The ancient Senate of the Roman Republic was the first legislature to use the filibuster. It was the favorite tool of Cato the Younger, the leading voice of the optimates, derived from the Latin word for best and applied to Rome’s conservative elite. Its role in frustrating popular measures was not lost on the Framers, who did not put it in the Constitution. It is, instead, an artifact of Senate rules, and an erroneous one at that. It came into being in the early 19th century when Vice President Aaron Burr mistakenly applied it to a procedural motion. It languished for several decades until senators realized that they could actually delay a motion by filibustering. 

The Framers disapproved of minorities running roughshod over majorities (and their opposite, which is why they built minority protections into the structure of government). Alexander Hamilton wrote in Federalist 22, “If a pertinacious minority can control the opinion of a majority…. [Then the] situation must always savor of weakness, sometimes borders upon anarchy.” James Madison, always concerned about protecting minority rights, nevertheless wrote in Federalist 10, “If a faction consists of less than a majority, relief is supplied by the republican principle, which enables the majority to defeat its sinister views by regular vote.” Yes! “Regular vote!”

Madison would, no doubt, have argued that requiring supermajorities to pass most legislation violates “regular” voting. And, a majority of Americans agreed with that view for most of our history, as the filibuster was used sparingly, mostly by segregationists to prevent civil rights legislation. It once required senators to actually talk a bill to death. Today, a senator can indicate his or her intent to oppose a bill, causing its delay. In other words, just one senator, by his or her opposition, can sideline a bill.

As Senator Sinema would say, what one Senate does, a subsequent Senate can undo. The filibuster exists by a Senate rule; the Senate can vote it out of existence by a simple majority. And, it should do so. The right to vote is intrinsic to democracy, and a minority cannot, and ought not, to be able to use minority obstruction to deny millions of Americans the right to vote. Especially when that minority, the Republican Party in this case, would reap partisan benefit from its exercise of minority power.

Posted June 25, 2021

Some Good News! But, Wait…

Picture by Hilary Stone Ginsberg

Buried under the avalanche of bad and scary news — such as Republican refusal to investigate the January 6 insurrection and Republican attacks on voting rights — some good news: The efforts to help people in crisis are working.

A study from the University of Michigan reveals that the COVID relief bill of late December 2020 and the American Rescue Plan of March 2021 — both of which put money in the hands of Americans — dramatically improved lives, particularly for those living in low-income households. Food insufficiency fell by over 40 percent, financial instability decreased by 45 percent, and reports of adverse mental health symptoms declined by 20 percent. In their summary of key findings, the study’s authors concluded that “the success of the federal government’s relief measures may be due to the speed, breadth, and flexibility of its broad-based approach, primarily relying on cash transfers.”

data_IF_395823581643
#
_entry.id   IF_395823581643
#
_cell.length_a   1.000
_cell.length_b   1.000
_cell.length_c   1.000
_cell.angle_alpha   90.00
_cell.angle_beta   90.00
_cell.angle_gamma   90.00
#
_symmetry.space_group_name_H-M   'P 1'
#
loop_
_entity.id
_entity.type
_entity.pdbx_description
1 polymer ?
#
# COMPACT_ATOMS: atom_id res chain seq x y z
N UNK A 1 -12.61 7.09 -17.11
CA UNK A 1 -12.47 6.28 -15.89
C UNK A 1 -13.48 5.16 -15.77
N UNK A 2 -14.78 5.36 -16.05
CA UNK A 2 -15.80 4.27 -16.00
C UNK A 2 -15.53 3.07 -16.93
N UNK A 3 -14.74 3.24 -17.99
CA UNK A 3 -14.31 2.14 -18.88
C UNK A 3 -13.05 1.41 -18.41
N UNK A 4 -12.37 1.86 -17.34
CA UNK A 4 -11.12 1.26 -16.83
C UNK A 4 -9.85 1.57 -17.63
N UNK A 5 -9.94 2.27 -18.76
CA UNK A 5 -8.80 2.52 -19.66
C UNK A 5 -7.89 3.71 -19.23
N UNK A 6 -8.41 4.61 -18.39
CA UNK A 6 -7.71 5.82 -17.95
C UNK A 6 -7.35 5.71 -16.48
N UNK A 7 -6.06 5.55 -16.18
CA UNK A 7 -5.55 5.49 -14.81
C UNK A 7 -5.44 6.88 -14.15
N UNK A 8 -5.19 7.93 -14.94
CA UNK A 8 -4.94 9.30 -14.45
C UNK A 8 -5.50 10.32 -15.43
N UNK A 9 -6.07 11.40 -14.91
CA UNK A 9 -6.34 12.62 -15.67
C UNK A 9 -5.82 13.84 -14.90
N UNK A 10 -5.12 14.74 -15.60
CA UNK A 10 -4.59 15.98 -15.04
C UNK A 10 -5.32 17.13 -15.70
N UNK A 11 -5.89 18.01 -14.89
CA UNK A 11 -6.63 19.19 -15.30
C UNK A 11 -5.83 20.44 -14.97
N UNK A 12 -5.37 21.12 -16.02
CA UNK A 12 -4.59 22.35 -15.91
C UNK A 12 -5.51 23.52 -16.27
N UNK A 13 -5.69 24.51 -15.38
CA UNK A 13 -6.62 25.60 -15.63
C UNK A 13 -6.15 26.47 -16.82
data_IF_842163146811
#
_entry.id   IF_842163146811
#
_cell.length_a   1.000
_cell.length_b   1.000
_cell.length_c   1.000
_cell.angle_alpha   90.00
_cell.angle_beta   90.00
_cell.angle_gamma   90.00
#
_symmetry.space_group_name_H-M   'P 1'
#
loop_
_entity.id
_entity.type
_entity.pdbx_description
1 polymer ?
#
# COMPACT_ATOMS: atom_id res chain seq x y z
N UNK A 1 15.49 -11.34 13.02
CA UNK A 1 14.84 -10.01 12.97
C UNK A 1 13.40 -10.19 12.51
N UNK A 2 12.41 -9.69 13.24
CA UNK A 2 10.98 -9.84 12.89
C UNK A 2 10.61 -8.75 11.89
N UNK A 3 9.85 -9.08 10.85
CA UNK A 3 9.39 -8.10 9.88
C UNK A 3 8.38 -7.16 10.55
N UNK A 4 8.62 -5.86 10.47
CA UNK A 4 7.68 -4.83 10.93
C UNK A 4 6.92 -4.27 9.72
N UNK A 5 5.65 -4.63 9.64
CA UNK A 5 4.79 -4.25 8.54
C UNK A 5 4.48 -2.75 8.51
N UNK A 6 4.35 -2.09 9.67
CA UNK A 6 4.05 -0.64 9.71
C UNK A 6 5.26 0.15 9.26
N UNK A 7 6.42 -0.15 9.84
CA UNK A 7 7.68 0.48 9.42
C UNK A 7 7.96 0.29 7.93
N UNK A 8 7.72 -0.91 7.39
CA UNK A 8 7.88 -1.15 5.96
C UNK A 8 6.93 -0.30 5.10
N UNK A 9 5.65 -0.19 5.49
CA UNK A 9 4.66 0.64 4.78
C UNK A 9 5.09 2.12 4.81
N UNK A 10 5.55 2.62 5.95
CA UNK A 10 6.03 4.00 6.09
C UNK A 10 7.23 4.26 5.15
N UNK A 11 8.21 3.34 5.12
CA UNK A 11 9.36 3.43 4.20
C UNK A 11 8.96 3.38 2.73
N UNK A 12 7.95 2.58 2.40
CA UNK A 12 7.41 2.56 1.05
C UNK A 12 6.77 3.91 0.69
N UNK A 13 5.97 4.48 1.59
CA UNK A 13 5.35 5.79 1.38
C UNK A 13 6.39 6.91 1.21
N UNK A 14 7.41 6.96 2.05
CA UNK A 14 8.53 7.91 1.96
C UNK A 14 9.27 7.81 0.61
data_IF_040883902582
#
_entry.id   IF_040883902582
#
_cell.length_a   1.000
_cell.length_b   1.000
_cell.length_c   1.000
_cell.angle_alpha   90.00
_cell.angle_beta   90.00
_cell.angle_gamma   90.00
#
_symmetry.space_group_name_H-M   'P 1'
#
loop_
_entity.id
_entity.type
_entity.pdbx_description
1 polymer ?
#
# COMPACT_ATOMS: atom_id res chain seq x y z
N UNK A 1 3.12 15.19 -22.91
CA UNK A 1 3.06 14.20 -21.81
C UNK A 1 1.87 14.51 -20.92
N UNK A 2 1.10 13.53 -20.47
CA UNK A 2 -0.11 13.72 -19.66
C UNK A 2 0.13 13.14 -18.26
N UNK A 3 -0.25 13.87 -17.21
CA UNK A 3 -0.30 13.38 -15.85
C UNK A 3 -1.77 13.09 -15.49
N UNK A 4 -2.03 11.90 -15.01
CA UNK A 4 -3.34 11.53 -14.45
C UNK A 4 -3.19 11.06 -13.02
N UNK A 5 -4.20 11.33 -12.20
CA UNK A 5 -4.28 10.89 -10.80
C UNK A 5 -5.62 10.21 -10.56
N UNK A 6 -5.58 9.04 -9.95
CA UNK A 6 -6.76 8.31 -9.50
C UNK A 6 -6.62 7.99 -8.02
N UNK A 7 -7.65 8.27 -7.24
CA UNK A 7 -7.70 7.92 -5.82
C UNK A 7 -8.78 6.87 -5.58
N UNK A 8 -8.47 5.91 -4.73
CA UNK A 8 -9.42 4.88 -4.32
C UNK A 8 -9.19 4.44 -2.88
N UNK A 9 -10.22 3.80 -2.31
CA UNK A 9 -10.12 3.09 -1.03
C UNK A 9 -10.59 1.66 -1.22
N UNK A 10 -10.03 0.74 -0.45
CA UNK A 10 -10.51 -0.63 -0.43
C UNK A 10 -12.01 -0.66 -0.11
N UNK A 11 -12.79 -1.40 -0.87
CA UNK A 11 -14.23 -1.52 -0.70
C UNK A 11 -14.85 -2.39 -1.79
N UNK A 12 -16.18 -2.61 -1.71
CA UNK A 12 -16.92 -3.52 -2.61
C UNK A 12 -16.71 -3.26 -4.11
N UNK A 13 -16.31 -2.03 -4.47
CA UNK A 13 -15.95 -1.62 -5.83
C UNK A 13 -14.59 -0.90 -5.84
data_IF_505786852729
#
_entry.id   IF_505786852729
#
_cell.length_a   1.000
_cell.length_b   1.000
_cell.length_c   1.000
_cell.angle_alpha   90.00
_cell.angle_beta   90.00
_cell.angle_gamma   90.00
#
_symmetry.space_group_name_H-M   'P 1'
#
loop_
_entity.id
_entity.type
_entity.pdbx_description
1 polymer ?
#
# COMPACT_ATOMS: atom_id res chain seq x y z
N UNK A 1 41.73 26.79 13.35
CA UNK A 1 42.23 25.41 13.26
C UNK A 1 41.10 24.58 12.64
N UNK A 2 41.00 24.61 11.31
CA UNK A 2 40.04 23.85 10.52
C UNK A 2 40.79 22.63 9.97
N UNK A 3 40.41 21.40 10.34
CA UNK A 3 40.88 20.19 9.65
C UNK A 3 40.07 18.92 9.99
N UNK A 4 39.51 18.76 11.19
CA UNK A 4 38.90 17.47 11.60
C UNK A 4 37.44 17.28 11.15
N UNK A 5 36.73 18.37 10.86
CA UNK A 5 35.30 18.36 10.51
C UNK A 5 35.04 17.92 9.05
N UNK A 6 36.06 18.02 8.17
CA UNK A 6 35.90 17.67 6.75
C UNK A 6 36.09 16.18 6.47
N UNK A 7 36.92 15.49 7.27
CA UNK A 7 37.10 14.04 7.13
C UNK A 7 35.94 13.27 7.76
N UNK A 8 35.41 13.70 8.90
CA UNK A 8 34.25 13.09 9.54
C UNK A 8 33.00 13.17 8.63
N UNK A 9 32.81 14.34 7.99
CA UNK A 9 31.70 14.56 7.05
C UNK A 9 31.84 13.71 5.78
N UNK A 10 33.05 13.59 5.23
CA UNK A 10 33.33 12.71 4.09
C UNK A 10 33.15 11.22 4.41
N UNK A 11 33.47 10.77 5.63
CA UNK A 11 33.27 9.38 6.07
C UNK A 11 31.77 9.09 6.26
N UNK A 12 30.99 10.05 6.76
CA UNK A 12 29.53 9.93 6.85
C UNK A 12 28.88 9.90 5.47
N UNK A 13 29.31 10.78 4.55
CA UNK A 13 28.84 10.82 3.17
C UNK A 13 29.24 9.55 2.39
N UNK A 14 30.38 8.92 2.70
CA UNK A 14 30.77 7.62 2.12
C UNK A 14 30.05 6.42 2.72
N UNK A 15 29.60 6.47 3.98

The December relief measure passed before President Joe Biden’s inauguration, but passage of the March relief package combined with the administration’s success in distributing and getting into peoples’ arms the coronavirus vaccine help explain the president’s remarkable favorability numbers in recent polls: Consistently over 50 percent and topping 60 percent from time to time. Clearly, people respond to the kinds of positive results reflected in the Michigan study. Biden’s numbers may even go up in coming months as the nation reopens over the summer and people start going to picnics, ballgames, and restaurants and doing all the things they took for granted before the pandemic.

But — and this is a big but — as robust as the recovery from both economic devastation and the pandemic has been, there are danger signs lurking. Republican intransigence and obstructionism, as I indicated earlier this week, remain an ongoing threat to the longevity of American democracy. The nation is afflicted by a major political party that refuses to investigate treason and is trying to steal elections. Make no mistake about it, contained in the voter suppression and nullification laws wending their way through Republican-controlled state legislatures is a plot to insure that a party with no ideology, a declining voter base, and a lack of commitment to constitutionalism can seize power by flagrantly denying the will of the majority. Republicans intend to deny Democrats electoral success by any and all means.